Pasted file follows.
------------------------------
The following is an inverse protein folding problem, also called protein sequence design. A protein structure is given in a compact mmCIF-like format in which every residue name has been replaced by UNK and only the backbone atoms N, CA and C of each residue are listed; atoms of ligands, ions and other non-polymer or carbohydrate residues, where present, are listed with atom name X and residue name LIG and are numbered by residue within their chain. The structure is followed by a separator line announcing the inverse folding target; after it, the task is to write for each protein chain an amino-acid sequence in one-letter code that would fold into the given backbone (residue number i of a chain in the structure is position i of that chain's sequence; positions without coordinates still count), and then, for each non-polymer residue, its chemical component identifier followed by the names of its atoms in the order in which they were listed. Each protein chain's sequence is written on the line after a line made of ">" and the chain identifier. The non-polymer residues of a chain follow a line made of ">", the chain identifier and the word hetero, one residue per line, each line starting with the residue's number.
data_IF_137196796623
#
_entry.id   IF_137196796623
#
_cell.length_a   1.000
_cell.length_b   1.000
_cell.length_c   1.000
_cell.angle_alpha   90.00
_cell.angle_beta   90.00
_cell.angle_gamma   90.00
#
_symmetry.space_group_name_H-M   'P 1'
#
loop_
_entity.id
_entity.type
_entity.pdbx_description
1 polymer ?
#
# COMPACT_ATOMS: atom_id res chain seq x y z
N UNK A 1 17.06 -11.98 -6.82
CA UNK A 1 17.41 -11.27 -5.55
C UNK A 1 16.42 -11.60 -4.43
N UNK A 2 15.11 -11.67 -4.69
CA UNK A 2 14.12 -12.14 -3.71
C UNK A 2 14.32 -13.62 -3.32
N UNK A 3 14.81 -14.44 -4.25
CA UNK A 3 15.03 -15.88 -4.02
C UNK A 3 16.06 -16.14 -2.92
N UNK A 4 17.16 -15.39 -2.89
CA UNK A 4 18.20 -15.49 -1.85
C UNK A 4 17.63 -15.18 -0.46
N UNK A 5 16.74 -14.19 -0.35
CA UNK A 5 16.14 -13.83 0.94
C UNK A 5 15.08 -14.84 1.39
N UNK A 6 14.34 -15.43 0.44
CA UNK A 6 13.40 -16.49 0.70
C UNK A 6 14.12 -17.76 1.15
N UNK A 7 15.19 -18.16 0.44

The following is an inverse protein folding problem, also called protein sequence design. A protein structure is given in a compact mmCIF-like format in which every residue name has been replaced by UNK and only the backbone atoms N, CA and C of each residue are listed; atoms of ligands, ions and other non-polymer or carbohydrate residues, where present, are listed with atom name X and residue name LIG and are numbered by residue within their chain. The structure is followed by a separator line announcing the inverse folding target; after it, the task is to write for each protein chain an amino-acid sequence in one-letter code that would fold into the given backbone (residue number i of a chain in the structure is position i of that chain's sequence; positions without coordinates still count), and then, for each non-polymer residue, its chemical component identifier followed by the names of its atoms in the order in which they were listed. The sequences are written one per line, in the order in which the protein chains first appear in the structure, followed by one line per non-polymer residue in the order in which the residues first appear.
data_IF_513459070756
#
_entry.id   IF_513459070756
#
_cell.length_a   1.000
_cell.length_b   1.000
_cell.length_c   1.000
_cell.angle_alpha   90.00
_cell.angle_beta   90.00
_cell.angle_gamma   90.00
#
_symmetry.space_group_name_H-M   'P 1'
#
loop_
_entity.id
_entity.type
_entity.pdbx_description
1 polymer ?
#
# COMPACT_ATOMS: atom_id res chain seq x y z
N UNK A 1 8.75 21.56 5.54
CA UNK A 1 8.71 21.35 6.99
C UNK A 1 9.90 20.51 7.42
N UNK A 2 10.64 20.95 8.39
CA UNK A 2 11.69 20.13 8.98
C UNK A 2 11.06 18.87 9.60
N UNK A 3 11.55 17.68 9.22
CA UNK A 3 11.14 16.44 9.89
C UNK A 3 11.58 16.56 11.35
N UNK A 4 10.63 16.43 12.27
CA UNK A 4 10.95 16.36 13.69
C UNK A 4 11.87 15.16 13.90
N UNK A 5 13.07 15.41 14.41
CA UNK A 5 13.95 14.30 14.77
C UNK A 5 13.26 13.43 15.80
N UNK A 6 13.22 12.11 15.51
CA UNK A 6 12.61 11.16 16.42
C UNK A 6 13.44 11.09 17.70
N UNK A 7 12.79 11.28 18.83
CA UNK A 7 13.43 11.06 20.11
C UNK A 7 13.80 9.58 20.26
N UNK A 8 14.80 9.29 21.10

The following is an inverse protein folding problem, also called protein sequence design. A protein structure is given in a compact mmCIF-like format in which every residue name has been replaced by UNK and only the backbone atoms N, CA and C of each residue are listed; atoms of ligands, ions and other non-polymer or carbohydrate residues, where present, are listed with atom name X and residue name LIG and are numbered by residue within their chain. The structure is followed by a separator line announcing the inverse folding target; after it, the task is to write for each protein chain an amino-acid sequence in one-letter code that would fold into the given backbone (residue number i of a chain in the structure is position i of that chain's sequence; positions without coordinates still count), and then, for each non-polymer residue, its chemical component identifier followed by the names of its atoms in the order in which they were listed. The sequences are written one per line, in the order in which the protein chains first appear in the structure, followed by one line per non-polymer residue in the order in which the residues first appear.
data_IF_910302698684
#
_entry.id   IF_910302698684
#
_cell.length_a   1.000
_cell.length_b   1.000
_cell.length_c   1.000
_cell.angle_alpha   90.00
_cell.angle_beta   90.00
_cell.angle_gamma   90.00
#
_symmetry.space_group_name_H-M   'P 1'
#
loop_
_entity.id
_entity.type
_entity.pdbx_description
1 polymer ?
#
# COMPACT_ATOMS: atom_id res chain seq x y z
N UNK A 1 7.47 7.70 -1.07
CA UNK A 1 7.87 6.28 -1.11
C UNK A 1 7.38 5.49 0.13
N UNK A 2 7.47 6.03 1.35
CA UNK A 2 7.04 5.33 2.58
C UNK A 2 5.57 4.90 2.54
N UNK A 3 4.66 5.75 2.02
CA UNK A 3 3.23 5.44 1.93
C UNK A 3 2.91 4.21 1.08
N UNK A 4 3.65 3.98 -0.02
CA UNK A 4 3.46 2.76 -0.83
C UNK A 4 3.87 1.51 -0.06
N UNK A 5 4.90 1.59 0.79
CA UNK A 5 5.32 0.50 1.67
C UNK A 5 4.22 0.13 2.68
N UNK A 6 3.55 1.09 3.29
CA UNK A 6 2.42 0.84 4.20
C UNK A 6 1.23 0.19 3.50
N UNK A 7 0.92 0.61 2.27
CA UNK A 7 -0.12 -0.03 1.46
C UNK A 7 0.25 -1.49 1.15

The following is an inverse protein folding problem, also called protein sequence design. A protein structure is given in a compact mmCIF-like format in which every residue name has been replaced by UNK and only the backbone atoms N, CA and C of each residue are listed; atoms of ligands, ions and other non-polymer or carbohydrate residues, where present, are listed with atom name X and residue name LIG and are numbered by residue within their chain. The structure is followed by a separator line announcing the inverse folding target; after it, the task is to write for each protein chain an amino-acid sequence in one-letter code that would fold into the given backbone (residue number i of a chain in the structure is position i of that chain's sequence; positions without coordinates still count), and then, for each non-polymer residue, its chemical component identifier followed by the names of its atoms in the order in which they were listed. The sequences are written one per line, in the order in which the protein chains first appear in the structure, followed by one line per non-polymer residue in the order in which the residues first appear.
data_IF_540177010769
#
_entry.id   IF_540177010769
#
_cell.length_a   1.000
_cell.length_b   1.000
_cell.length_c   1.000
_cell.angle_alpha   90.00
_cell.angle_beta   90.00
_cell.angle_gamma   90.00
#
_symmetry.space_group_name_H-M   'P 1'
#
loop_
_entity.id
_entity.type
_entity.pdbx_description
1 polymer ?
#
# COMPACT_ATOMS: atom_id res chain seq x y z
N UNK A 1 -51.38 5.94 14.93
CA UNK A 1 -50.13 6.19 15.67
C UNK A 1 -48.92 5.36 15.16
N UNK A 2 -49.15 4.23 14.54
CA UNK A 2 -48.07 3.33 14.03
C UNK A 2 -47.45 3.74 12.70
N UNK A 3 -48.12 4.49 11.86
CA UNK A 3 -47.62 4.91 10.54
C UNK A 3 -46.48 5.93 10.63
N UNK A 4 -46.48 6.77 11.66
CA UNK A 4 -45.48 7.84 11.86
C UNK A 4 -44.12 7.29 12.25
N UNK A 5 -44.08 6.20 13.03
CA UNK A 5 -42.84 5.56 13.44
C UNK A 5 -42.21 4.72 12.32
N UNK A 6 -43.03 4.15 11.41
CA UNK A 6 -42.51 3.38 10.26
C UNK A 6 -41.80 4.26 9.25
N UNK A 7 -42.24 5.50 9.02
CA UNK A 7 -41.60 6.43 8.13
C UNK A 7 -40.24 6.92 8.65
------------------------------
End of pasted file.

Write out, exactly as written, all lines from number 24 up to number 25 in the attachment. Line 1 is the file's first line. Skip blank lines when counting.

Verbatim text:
C UNK A 1 16.42 -11.60 -4.43
N UNK A 2 15.11 -11.67 -4.69